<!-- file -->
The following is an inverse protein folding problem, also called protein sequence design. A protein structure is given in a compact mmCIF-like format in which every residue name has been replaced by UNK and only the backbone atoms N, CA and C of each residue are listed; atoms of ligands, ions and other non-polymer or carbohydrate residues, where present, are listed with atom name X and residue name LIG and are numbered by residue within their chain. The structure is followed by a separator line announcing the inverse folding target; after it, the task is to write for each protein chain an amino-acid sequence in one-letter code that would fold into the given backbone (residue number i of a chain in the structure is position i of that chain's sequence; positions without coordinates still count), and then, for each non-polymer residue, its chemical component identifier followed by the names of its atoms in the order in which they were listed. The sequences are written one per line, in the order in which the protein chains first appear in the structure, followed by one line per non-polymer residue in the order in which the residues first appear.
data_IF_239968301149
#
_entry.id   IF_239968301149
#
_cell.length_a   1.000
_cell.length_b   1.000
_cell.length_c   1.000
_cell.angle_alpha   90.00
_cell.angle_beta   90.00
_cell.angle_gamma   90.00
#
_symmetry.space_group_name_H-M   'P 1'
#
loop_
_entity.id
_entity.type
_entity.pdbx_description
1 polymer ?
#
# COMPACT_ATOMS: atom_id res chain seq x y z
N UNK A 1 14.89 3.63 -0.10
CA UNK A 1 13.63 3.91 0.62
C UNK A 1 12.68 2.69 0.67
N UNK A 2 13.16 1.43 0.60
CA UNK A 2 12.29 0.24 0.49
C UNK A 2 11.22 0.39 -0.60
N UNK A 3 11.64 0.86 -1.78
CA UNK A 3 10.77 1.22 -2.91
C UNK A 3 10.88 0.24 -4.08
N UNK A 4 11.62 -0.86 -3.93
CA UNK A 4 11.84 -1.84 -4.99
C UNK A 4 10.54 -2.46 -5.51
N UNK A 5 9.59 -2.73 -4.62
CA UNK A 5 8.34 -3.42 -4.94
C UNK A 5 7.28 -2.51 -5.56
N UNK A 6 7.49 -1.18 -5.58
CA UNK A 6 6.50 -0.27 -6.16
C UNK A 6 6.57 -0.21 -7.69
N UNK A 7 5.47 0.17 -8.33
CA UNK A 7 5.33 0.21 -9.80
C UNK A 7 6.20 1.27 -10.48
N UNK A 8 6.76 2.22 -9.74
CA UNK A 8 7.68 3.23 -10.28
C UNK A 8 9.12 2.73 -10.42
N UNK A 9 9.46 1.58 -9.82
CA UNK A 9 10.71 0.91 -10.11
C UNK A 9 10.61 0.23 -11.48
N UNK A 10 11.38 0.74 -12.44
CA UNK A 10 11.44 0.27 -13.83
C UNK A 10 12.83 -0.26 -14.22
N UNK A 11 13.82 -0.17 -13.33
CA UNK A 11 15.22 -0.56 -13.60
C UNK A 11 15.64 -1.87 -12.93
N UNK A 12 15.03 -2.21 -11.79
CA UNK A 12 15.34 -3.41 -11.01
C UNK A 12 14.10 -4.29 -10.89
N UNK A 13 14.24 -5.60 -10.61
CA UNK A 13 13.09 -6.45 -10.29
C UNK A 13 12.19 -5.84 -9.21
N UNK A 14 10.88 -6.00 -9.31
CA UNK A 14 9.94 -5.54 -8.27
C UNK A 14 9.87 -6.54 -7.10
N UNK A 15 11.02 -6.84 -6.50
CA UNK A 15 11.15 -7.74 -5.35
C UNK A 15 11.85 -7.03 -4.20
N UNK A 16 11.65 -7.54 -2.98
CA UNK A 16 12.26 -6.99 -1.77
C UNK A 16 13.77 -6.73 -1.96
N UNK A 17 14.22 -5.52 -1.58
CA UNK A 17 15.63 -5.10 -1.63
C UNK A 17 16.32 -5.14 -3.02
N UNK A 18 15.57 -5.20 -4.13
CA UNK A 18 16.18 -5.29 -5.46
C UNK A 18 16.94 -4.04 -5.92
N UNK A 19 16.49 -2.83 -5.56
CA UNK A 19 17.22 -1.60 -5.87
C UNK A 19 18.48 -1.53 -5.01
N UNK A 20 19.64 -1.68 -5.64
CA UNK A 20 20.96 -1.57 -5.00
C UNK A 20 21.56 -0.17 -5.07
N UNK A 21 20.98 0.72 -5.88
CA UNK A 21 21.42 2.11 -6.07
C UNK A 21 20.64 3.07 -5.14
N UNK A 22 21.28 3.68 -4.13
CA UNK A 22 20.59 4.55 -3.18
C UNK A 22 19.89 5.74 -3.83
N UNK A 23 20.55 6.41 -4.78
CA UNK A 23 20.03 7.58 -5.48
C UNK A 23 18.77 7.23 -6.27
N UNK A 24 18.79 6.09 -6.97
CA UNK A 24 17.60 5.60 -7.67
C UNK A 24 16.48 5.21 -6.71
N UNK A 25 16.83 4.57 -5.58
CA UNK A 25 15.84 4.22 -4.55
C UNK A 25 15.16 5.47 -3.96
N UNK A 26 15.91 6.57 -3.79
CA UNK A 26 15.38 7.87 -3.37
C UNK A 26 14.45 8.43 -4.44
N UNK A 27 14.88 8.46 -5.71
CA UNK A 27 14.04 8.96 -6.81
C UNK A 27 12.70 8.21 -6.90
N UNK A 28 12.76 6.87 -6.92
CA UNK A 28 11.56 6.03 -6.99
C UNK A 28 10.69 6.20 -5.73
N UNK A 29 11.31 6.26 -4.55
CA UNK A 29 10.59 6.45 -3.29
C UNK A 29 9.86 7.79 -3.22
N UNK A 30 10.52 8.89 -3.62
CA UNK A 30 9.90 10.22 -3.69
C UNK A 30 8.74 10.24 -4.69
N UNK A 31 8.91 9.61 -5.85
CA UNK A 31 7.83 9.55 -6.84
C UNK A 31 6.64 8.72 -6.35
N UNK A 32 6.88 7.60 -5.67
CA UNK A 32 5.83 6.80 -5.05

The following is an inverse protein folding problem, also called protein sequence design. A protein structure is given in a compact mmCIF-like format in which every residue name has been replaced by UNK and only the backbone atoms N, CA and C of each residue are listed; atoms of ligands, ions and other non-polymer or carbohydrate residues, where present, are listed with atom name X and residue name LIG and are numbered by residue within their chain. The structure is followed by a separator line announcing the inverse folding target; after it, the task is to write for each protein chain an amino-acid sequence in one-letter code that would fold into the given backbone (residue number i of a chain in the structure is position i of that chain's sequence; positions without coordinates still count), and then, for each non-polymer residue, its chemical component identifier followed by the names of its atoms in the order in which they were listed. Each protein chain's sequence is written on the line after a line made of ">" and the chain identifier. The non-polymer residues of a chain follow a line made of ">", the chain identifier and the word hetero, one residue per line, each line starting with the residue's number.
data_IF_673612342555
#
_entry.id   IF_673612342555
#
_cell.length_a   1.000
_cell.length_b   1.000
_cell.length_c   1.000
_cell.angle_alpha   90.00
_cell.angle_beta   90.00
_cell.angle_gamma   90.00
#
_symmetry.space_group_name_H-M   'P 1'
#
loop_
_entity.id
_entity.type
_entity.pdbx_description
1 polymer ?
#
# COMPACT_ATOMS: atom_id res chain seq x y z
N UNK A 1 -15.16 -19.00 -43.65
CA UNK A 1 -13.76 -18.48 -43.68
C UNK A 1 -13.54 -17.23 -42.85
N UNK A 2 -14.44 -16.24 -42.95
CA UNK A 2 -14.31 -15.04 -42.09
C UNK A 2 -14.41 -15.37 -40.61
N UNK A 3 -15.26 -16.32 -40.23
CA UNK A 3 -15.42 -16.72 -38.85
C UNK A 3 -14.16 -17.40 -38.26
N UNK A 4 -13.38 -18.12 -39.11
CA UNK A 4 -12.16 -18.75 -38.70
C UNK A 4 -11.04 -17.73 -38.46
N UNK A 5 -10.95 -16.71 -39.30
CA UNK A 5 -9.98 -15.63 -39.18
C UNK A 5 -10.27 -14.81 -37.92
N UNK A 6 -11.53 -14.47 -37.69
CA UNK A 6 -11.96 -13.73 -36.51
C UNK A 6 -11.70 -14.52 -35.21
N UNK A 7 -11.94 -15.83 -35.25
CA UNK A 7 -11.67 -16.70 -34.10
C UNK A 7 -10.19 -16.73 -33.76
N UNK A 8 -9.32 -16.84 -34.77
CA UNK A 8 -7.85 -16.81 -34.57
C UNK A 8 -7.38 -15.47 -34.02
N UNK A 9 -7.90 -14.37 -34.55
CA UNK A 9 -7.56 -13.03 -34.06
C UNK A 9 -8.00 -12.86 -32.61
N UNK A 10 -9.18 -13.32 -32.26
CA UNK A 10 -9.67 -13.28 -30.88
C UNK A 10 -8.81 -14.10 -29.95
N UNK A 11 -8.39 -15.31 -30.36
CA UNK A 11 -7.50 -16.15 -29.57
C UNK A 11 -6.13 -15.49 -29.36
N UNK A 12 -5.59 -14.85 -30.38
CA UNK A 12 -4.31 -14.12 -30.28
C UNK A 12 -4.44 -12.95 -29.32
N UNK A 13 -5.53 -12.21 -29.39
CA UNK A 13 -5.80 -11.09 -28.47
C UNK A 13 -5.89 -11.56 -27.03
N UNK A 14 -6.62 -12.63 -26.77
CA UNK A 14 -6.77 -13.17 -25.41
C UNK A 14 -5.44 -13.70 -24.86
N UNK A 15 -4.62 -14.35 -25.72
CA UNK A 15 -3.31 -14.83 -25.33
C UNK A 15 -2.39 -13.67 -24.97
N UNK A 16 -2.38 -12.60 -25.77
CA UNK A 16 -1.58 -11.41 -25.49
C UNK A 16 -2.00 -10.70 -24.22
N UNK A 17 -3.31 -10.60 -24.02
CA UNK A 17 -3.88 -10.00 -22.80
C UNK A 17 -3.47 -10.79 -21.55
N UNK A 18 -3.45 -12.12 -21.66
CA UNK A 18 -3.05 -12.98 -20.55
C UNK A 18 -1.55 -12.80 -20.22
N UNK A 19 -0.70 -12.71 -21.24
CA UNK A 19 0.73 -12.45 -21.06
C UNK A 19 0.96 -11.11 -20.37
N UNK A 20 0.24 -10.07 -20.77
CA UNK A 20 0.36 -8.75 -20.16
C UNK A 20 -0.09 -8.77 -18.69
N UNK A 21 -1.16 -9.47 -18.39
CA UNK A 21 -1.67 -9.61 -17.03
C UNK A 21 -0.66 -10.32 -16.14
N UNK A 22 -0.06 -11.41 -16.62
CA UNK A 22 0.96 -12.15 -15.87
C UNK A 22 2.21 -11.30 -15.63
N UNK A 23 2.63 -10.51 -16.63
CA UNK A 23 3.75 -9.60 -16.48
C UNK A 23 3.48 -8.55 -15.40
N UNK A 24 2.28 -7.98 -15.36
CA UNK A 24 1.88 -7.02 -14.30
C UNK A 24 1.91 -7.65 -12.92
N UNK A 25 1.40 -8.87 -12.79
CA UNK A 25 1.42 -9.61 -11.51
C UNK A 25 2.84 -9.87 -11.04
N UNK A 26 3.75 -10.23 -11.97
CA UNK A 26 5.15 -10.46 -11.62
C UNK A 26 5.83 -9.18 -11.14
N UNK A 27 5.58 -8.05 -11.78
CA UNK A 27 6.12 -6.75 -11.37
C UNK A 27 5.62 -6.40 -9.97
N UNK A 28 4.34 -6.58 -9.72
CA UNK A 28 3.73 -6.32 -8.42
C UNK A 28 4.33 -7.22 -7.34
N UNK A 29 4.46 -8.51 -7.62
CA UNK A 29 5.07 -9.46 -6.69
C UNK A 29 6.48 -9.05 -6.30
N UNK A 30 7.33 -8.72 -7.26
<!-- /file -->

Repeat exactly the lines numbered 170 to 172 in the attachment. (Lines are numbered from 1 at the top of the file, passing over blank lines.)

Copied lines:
C UNK A 11 -6.13 -15.49 -29.36
N UNK A 12 -5.59 -14.85 -30.38
CA UNK A 12 -4.31 -14.12 -30.28